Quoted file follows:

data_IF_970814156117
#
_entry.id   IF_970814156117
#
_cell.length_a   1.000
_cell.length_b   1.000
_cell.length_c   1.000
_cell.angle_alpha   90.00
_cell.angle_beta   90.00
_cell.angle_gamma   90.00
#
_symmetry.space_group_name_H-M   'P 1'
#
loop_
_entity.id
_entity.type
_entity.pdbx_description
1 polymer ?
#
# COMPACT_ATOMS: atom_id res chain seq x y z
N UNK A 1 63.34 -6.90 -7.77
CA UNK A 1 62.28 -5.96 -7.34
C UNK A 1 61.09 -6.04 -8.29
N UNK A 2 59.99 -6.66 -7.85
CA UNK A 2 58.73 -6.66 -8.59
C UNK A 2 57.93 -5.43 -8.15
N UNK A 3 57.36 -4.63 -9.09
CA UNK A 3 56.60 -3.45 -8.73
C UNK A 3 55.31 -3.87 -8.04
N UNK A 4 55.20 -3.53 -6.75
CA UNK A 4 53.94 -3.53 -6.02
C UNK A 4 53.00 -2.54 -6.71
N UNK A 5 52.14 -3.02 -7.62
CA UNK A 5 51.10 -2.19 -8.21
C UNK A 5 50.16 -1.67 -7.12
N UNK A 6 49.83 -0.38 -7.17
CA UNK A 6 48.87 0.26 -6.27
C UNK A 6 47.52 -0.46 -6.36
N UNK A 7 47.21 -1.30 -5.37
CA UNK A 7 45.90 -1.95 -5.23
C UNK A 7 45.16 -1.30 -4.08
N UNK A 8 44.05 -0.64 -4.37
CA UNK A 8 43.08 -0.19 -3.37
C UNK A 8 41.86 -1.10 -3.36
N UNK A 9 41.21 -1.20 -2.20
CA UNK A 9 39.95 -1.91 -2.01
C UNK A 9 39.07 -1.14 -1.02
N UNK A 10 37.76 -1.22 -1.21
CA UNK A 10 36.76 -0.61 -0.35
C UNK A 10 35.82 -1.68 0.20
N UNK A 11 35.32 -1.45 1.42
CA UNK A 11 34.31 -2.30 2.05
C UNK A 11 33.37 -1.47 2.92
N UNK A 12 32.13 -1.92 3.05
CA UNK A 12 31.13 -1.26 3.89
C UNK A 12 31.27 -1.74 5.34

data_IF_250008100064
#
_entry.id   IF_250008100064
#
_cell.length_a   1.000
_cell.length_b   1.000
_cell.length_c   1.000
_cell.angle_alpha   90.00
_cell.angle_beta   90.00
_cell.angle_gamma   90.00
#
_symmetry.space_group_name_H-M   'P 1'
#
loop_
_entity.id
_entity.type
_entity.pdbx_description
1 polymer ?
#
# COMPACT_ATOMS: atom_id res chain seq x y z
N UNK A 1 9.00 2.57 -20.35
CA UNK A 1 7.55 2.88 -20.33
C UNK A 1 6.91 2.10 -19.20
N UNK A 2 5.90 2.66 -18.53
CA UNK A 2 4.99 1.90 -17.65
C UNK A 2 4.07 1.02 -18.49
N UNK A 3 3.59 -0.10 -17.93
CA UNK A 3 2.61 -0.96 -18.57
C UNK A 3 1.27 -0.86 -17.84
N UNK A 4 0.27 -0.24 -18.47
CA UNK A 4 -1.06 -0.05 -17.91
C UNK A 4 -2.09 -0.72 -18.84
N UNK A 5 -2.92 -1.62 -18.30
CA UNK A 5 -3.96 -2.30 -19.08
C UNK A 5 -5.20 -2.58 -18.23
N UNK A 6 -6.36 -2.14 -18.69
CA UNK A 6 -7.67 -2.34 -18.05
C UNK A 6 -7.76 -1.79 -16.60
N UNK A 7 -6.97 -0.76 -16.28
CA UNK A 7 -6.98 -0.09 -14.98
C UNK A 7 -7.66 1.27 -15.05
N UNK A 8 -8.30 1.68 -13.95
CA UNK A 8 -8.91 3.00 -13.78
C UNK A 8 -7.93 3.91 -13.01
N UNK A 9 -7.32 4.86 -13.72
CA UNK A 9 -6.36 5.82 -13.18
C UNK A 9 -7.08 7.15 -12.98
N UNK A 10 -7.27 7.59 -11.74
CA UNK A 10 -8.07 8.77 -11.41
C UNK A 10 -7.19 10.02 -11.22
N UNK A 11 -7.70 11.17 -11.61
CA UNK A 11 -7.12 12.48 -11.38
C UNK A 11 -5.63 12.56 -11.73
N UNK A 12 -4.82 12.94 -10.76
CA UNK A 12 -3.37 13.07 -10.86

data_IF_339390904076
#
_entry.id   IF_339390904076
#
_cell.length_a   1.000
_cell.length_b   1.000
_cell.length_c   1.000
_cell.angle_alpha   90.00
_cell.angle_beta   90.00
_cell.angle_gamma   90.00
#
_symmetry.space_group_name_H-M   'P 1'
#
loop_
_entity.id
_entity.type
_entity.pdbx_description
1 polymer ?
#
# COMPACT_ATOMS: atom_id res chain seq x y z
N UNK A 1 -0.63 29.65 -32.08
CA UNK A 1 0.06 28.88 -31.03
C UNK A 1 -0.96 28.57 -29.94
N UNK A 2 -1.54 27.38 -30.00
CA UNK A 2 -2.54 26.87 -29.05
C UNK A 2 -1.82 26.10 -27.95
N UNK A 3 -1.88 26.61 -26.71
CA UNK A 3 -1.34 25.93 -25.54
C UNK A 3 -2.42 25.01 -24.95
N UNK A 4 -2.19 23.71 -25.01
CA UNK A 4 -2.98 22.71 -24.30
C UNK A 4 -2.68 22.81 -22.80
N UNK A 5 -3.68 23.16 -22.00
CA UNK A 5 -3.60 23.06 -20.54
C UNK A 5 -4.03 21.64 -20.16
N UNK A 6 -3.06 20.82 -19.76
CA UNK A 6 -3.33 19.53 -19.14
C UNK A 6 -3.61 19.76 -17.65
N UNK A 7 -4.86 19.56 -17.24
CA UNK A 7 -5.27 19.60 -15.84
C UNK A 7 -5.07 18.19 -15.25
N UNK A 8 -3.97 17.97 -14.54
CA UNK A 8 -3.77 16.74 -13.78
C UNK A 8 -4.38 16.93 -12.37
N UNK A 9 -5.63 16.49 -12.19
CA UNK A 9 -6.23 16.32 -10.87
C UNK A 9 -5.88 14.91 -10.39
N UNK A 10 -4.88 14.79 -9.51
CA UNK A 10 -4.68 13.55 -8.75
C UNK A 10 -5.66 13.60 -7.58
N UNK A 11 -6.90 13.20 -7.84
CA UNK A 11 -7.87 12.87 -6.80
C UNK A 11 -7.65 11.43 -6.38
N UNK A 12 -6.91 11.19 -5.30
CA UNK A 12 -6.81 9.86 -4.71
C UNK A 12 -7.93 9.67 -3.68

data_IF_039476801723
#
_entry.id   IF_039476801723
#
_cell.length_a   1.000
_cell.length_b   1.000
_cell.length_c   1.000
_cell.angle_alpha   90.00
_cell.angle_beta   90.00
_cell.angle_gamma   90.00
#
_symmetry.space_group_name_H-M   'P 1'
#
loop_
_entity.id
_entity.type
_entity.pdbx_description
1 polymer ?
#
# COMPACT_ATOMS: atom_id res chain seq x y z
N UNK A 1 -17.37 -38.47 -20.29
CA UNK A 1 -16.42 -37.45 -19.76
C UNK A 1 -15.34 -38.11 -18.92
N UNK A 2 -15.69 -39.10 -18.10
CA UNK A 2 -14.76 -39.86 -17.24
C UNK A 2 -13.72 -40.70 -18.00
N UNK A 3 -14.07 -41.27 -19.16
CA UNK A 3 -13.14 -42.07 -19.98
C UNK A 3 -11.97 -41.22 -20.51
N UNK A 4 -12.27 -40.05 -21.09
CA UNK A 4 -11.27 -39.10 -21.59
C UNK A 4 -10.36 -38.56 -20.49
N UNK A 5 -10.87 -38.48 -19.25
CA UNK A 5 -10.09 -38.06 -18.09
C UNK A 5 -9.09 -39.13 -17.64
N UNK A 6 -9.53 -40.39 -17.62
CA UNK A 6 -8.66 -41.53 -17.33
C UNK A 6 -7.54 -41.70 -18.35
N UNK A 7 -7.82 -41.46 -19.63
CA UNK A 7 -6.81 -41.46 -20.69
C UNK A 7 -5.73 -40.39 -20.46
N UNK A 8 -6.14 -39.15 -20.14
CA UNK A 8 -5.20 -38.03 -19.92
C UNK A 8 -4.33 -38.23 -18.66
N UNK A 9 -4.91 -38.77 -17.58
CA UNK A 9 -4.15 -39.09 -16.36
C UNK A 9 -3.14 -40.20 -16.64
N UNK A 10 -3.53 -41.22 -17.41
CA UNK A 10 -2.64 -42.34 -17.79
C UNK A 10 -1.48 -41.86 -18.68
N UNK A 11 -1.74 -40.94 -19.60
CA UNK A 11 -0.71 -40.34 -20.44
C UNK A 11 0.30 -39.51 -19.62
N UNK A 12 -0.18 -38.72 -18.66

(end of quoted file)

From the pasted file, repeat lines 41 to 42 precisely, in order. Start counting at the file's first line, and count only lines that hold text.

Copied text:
C UNK A 7 45.16 -1.30 -4.08
N UNK A 8 44.05 -0.64 -4.37